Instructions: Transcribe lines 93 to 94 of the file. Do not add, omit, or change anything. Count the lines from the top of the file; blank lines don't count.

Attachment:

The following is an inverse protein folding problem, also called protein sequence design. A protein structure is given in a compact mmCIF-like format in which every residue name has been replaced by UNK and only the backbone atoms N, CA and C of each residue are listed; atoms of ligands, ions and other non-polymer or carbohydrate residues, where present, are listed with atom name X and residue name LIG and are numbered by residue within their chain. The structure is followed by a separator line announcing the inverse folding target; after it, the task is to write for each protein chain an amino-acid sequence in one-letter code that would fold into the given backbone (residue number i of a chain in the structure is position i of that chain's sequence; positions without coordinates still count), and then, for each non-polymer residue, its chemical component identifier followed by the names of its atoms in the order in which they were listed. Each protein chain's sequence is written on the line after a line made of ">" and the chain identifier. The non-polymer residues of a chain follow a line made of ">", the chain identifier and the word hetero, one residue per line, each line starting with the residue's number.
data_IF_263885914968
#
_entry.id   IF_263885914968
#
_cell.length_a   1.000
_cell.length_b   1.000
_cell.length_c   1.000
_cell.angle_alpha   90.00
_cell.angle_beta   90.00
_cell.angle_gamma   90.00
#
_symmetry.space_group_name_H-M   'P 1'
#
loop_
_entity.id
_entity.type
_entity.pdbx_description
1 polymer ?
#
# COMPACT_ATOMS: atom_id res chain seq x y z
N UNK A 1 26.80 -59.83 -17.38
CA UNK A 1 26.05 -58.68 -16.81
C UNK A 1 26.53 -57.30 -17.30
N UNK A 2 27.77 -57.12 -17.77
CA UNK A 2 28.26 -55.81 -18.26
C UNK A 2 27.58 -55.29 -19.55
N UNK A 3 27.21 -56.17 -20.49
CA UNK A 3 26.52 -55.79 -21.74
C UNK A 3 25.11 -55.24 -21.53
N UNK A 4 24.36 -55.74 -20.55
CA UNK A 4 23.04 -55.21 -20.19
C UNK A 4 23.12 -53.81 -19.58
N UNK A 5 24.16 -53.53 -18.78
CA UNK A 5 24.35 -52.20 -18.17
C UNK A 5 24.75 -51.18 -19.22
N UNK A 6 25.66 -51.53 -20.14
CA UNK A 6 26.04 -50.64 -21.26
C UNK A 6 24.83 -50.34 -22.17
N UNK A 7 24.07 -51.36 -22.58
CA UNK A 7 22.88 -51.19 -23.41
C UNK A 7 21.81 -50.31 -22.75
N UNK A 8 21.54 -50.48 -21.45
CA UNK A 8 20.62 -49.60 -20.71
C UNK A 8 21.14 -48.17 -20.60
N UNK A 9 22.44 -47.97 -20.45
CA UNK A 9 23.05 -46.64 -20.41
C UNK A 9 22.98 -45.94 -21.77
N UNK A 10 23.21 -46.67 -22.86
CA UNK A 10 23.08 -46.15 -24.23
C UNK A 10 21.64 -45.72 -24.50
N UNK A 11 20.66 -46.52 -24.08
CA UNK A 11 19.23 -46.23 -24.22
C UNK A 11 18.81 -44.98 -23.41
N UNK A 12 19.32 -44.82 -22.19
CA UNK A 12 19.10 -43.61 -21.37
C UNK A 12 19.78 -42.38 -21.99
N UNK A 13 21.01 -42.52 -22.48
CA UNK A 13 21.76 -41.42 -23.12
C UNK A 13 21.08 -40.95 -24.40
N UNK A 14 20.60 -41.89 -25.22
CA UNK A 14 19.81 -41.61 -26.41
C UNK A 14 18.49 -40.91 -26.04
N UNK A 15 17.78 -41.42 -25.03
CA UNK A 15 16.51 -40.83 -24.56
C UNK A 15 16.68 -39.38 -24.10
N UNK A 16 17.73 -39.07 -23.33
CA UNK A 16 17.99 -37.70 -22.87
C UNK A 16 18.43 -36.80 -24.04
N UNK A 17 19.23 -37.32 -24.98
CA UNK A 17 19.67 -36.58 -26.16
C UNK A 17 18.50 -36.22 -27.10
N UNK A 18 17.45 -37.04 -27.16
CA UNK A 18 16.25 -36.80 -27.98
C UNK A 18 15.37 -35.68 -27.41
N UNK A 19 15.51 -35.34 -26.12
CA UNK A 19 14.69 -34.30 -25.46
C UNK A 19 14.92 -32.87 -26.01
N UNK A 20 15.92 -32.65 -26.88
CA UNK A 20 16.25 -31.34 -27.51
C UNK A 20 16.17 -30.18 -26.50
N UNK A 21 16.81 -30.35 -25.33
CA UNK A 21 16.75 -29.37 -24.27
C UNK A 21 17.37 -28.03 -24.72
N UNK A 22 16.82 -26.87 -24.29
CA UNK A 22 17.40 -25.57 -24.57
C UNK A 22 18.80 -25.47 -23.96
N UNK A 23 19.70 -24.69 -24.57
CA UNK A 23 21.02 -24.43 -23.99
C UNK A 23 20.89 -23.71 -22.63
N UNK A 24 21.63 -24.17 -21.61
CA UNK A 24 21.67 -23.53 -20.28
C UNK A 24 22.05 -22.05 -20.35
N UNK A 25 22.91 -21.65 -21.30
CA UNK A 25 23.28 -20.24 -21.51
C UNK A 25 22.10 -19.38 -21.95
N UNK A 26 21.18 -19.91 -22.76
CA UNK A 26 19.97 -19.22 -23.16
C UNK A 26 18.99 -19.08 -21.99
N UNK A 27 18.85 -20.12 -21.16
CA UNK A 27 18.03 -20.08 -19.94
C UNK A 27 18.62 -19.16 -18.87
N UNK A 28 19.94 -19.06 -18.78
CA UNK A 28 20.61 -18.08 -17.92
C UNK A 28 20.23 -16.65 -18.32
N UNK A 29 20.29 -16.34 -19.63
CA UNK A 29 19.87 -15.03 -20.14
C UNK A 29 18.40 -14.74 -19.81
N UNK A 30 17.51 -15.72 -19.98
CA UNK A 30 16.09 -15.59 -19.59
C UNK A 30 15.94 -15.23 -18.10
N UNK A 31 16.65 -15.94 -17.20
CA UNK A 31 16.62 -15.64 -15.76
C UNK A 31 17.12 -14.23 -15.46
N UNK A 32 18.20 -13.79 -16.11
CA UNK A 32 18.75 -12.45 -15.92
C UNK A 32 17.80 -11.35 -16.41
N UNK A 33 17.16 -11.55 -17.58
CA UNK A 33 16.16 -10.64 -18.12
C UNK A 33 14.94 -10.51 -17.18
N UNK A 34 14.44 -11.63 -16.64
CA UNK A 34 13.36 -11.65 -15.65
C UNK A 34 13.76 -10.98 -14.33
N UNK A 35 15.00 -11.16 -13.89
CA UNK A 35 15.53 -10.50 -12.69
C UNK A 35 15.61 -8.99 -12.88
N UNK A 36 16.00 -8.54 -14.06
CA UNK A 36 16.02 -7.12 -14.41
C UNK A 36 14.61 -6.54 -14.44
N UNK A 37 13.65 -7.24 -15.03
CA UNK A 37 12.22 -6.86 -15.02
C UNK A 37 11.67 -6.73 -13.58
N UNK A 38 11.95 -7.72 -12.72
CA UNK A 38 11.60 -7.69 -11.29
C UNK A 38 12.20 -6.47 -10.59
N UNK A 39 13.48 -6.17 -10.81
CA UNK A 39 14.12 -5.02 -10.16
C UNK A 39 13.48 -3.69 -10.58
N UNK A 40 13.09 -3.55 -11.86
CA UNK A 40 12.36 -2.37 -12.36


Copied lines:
C UNK A 24 22.05 -22.05 -20.35
N UNK A 25 22.91 -21.65 -21.30